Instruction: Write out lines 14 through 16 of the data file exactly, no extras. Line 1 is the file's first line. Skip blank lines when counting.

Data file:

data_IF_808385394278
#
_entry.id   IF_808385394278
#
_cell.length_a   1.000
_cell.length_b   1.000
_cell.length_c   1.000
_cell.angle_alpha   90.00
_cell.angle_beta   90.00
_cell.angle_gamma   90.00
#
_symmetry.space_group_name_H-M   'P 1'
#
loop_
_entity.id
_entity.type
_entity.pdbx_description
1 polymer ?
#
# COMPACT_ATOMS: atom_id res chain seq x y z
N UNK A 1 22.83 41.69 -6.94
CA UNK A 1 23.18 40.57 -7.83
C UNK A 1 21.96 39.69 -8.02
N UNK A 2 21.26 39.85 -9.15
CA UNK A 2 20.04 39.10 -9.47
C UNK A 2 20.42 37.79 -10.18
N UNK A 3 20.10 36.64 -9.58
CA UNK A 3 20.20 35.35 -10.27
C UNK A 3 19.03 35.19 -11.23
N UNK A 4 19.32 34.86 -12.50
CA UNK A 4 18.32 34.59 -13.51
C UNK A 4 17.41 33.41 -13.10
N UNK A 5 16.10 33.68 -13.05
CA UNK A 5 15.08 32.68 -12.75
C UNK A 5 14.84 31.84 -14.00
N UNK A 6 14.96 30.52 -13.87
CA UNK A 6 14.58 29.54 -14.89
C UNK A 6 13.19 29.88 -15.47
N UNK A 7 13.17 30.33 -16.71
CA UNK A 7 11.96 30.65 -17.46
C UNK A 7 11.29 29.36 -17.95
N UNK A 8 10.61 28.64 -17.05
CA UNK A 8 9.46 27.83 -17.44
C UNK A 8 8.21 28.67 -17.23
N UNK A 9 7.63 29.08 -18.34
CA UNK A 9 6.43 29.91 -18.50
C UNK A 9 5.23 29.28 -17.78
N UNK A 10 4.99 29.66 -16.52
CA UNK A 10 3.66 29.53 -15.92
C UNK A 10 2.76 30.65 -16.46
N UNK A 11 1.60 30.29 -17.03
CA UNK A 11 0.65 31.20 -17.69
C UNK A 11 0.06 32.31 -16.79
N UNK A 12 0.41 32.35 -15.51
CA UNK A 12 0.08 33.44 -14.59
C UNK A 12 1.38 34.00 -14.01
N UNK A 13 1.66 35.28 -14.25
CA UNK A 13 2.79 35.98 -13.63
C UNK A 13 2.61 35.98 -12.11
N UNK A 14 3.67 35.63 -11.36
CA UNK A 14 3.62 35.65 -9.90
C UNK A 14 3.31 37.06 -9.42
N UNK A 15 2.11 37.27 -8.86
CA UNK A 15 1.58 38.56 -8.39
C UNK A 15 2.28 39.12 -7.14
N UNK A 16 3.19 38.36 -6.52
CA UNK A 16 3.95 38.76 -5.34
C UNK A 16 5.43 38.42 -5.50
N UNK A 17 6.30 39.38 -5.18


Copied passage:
loop_
_entity.id
_entity.type